Critically Endangered – Axolotls

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Critically Endangered – Axolotls

Amanda Piunno, Writer

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The axolotl (Ambystoma mexicanum) is an aquatic amphibian only native to Lake Xochimilco in southern Mexico City. They are the only amphibians that reach adulthood without undergoing metamorphosis. This means they don’t ever end up being able to live on land unlike other amphibians (frogs, salamanders, toads, etc.)

    

    Axolotls are tested in the medical field due to their regeneration abilities. They can regenerate almost anything; arms, legs, gills, fragments of their spinal chords, hearts, and even parts of their brains. AxoBioFluid is an antibiotic created by Axolotl Biologix in Phoenix Arizona used to help wounds heal quicker and they are looking for a formula (if it’s possible) to regenerate lost body parts.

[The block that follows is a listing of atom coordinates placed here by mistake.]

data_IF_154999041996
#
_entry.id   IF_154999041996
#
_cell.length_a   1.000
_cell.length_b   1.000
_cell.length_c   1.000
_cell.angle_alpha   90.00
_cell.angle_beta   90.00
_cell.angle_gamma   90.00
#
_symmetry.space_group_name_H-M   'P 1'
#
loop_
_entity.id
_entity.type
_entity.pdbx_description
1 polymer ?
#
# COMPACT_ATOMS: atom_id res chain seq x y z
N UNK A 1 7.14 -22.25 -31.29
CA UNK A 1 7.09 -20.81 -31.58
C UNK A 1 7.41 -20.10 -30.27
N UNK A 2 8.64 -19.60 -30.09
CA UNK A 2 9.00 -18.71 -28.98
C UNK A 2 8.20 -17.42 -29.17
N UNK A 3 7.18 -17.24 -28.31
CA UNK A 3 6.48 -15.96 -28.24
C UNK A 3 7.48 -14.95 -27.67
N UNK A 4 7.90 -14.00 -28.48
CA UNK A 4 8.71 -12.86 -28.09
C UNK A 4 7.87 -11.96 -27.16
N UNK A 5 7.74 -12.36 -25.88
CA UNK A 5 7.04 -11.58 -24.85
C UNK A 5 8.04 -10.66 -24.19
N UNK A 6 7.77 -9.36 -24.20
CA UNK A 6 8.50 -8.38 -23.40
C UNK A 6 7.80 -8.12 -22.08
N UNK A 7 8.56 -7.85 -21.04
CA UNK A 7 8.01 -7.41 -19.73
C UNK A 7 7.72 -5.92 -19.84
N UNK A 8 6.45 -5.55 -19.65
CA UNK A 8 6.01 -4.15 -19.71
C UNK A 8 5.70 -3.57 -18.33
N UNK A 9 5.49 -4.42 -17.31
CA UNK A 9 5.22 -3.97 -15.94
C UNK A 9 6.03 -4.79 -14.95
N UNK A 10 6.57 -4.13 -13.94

Though axolotls are widely available in the pet trade, the species is critically endangered in the wild due to habitat loss, pollution and being treated as a delicacy in Mexico. Axolotls have very sensitive skin and absorbing any toxic chemicals through their skin is guaranteed illness or death. Urban sprawl threatens the species further. Axolotls now only thrive in canals since most of the lake has been drained and built over to expand Mexico City. It is important to stop the pollution and expansion because without axolotls, there will be a dramatic change in Mexico’s food chain. Worms, mollusks, and other prey of the axolotl will overpopulate the water and large fish and birds will become endangered due to a large part of their diet being removed from the ecosystem. It is important to preserve these creatures, their environment, and our environment to keep the water clean and prevent other species from slowly disappearing.